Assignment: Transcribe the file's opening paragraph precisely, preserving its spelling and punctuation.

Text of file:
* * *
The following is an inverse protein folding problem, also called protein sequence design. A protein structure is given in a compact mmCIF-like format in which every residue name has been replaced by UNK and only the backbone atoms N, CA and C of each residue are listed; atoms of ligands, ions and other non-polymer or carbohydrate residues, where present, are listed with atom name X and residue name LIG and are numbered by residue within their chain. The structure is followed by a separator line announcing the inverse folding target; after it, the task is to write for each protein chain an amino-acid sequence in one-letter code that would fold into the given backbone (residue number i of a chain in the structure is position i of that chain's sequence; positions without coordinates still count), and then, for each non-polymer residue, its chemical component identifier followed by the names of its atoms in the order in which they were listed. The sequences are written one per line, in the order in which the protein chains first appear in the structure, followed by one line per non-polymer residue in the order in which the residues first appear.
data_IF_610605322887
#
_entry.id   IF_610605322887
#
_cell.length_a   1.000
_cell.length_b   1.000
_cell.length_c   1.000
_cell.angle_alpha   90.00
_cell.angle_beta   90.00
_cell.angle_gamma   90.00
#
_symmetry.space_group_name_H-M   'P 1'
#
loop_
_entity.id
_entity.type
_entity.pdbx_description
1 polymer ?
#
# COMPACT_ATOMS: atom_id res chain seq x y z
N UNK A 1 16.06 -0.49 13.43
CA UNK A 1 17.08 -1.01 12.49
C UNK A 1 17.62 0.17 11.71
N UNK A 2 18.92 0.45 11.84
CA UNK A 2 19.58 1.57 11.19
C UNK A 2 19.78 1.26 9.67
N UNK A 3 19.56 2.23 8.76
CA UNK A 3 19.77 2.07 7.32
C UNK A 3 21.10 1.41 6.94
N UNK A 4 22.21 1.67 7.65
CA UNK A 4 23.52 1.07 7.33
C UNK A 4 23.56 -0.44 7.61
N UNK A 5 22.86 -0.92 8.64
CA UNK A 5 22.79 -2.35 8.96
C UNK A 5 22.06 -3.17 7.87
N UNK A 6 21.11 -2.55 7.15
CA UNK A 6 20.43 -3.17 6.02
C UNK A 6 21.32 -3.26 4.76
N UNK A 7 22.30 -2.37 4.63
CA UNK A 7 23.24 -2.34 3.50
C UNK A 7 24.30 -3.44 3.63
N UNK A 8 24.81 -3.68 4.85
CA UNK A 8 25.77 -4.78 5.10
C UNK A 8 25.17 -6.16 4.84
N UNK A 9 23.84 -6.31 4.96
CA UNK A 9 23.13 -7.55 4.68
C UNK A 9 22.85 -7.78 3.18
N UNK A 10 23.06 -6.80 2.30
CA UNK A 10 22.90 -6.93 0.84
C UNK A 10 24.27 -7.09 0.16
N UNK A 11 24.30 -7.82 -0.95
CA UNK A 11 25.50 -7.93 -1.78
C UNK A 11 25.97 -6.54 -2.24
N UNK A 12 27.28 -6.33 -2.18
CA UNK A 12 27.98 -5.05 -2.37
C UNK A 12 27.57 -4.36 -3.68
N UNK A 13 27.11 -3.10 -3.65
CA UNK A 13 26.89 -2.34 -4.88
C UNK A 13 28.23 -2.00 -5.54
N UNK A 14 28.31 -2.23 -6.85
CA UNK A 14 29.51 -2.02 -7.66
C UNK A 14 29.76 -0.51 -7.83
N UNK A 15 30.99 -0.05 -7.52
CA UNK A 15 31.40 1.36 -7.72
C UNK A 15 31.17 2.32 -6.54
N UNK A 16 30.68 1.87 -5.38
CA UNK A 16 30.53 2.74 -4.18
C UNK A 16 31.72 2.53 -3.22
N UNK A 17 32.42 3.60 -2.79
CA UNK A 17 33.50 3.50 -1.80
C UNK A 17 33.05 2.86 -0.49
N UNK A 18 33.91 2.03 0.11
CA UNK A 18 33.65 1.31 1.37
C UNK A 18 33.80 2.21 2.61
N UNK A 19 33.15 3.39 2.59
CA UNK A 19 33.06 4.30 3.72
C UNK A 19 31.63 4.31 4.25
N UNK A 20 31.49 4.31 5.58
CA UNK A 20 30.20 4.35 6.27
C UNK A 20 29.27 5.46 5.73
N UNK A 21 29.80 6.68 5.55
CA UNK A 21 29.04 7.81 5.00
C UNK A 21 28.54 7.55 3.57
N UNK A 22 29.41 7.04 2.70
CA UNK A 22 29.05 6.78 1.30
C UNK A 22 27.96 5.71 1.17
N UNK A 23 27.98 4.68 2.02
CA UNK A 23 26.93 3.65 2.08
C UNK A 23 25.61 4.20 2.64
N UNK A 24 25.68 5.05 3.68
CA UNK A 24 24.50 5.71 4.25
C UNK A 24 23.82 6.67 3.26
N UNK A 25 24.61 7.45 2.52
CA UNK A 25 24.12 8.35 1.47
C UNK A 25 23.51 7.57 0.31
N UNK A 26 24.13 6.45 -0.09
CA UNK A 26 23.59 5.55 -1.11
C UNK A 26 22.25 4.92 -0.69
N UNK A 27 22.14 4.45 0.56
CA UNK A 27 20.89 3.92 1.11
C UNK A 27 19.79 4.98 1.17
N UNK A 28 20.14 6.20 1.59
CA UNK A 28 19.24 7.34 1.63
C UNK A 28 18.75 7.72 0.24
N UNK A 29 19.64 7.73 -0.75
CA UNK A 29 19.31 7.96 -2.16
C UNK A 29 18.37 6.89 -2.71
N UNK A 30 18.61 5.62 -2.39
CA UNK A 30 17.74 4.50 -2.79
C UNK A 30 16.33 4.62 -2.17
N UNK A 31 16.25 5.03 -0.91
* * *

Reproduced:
The following is an inverse protein folding problem, also called protein sequence design. A protein structure is given in a compact mmCIF-like format in which every residue name has been replaced by UNK and only the backbone atoms N, CA and C of each residue are listed; atoms of ligands, ions and other non-polymer or carbohydrate residues, where present, are listed with atom name X and residue name LIG and are numbered by residue within their chain. The structure is followed by a separator line announcing the inverse folding target; after it, the task is to write for each protein chain an amino-acid sequence in one-letter code that would fold into the given backbone (residue number i of a chain in the structure is position i of that chain's sequence; positions without coordinates still count), and then, for each non-polymer residue, its chemical component identifier followed by the names of its atoms in the order in which they were listed. The sequences are written one per line, in the order in which the protein chains first appear in the structure, followed by one line per non-polymer residue in the order in which the residues first appear.